This process makes us very efficient. Being aware of it we can use it to our advantage to create patterns that help grow and become the person we want to be. There are plenty of good books and programs on how to develop positive habits.
Once I watched a video of a personal trainer, explaining that our body works in the same way. Every muscle is designed to obtain the maximum result with the minimum effort. When we do the same exercise over and over, our body learns how to perform it using the minimum energy possible. As a result, we experience a peak in muscle development. This is why is a good thing to change often the exercises you do. To confuse your body, so it has to break the pattern, learn something new and grow.
It works the same way for our brain. Sometimes we need to create chaos and unpredictability to force our mind to be creative, to find new connections and patterns. In short, to grow. When we don’t have references, when we cannot use what we know to find a way forward, we are forced to create new connections, explore new possibilities.
It is scary, I know.
But once our creativity is released, the reward is incredible.
My mind is blank this morning.
I don’t know why, but I couldn’t come up with anything to write about.
So, I decided to write about colours.
I am at a friend’s house, in the countryside.
Outside my window, I can see, amidst the green, some beautiful yellow flowers.
They remind me something inspiring I head last Saturday from an Eskimo shaman.
He said that all human beings should always see themselves as a big circle.
A circle has no beginning and no end. And when we are in a circle, we can all see each other, and no ones are showing their back.
To explain the idea of the circle, he said that the sun rises at the East and it colours the sky in yellow.
Then it goes up in the sky and showered everything with white light.
When the sunset arrives, everything is coloured in red. And finally the sun rests for the night, and everything is black.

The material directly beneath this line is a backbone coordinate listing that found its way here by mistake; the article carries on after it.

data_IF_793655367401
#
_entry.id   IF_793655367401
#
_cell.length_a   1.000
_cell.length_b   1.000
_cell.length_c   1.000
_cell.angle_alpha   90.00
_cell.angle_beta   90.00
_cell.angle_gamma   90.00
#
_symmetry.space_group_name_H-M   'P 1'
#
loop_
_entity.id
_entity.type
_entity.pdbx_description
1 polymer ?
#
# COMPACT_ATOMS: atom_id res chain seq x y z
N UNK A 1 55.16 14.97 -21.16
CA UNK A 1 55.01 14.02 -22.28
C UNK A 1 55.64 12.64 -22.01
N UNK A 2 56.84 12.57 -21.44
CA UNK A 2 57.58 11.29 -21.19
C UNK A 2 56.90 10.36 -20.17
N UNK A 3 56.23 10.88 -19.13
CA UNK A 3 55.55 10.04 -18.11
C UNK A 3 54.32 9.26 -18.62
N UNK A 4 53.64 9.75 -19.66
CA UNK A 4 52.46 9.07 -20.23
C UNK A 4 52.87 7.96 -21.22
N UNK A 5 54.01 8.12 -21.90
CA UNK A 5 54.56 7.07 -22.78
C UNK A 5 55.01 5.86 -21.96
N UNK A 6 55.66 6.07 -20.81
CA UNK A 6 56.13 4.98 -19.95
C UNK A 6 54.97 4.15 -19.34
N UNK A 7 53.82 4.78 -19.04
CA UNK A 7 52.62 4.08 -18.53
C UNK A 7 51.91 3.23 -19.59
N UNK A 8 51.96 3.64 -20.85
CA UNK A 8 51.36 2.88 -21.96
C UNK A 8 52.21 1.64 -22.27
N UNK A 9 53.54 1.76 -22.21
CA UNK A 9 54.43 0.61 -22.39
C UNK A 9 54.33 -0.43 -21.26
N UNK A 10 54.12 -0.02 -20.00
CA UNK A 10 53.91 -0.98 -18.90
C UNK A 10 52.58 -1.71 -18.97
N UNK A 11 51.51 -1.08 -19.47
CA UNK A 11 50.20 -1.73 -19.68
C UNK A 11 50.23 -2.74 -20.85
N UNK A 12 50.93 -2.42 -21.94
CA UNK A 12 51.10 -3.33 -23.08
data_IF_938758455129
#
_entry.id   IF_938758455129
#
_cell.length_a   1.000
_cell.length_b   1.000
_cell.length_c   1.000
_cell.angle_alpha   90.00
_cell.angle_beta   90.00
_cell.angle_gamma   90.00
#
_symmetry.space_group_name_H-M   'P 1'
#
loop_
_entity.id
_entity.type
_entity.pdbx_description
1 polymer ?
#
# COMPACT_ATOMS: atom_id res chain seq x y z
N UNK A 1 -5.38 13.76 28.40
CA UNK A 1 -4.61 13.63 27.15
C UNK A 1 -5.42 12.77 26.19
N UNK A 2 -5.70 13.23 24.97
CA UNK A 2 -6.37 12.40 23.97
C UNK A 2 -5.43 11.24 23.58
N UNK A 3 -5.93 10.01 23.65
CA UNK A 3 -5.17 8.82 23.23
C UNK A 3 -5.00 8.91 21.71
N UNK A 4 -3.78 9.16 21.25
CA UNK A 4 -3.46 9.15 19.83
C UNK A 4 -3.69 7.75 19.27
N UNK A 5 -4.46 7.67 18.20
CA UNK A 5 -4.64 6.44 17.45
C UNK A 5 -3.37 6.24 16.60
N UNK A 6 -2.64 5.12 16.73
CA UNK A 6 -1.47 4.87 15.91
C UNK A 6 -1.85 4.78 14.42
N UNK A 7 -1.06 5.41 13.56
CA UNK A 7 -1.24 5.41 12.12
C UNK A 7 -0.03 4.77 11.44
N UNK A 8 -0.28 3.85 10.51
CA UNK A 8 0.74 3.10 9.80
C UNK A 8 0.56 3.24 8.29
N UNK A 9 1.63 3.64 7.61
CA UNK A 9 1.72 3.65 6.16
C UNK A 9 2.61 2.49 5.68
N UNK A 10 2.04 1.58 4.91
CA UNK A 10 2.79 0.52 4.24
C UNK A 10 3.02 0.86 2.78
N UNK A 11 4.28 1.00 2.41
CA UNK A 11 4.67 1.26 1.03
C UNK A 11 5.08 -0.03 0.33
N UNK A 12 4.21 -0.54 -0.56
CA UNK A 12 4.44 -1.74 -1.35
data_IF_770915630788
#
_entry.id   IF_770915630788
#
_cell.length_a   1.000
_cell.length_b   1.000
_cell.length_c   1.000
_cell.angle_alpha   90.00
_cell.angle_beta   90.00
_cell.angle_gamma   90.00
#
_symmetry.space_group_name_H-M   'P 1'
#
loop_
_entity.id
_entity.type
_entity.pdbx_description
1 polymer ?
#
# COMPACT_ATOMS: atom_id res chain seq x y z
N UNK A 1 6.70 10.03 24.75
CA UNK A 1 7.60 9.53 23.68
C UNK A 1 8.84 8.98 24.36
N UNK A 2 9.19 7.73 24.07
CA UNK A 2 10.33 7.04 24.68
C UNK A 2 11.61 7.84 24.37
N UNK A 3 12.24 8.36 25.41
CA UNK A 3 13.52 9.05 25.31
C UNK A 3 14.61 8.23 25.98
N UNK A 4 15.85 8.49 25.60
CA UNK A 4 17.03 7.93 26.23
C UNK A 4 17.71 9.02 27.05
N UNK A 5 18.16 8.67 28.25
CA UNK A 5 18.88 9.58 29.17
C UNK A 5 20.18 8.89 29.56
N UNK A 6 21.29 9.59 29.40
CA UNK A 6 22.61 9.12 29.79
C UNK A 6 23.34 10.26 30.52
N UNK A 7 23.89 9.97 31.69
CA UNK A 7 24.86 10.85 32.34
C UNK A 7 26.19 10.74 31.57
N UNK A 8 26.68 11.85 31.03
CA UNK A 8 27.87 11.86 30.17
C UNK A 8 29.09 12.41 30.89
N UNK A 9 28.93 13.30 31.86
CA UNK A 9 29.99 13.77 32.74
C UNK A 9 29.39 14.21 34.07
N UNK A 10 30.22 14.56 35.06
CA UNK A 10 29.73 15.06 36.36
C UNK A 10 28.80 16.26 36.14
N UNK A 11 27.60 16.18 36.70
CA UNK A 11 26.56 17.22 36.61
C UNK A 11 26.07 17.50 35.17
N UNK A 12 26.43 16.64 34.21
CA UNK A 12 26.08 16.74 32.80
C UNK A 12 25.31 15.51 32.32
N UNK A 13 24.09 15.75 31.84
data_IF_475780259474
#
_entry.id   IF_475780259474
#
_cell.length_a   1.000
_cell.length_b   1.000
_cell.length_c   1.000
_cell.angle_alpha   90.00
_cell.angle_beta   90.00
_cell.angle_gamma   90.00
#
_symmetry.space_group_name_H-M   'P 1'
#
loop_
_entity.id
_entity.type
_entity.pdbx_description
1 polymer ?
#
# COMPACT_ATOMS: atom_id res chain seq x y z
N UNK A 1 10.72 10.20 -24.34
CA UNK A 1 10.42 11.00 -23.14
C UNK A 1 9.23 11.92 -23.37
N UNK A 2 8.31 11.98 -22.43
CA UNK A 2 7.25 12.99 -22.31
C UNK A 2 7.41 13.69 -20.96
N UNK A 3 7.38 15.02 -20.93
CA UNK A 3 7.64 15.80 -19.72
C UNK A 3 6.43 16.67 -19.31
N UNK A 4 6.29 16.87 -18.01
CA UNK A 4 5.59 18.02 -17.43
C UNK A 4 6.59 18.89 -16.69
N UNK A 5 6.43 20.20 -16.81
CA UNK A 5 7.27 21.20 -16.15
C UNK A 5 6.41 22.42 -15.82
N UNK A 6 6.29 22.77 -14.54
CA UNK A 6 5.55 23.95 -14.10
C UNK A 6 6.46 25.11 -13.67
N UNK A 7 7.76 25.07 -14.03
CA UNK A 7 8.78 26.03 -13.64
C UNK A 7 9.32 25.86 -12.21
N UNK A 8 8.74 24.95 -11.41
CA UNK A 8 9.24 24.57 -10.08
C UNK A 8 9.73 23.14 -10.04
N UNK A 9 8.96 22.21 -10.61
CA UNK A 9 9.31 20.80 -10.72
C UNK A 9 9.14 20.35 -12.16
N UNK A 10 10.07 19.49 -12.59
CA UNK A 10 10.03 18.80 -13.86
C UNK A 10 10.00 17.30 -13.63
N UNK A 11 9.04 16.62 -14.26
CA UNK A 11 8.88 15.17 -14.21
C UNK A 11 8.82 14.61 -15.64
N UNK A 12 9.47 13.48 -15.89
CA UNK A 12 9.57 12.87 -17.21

Yellow, white, red and black.
Like, he said, the different people who live on this planet.
Less than an hour later in the same conference, a scientist told about the stories of the first astronauts who saw the Earth from the space. They were all impressed by the blue and green.
This morning, while looking at these yellow flowers, I can’t think of anything more beautiful than the colours of life.
Non-attachment is a powerful practice.
But it’s not easy at all.
We live immersed in a culture that celebrates achievements and material wealth.
It’s hard to do something without being attached to the outcome.
Yet, anytime I’ve been able to experience non-attachment, my performances surged.
This practice of writing every morning is a good example.
When I started I had no goal but writing.
Being completely detached from the outcome, it was easy for me to sit down and write.
Then, once the practice became a habit and my writing began to improve, I started paying attention to the results.
I wanted to write something good because I knew I could.
I developed an attachment to the outcome, and I experienced the first difficulties. Days when words weren’t flowing, ideas were not coming, and my posts became less authentic.
Then I realized that nobody was expecting anything from me.
Nobody was reading me.
That gave me freedom.
And with that freedom words started flowing again.
Until lately, when I realized that I was focusing, again, on the outcome.
I have some readers, and I wanted to write something meaningful for them. For you.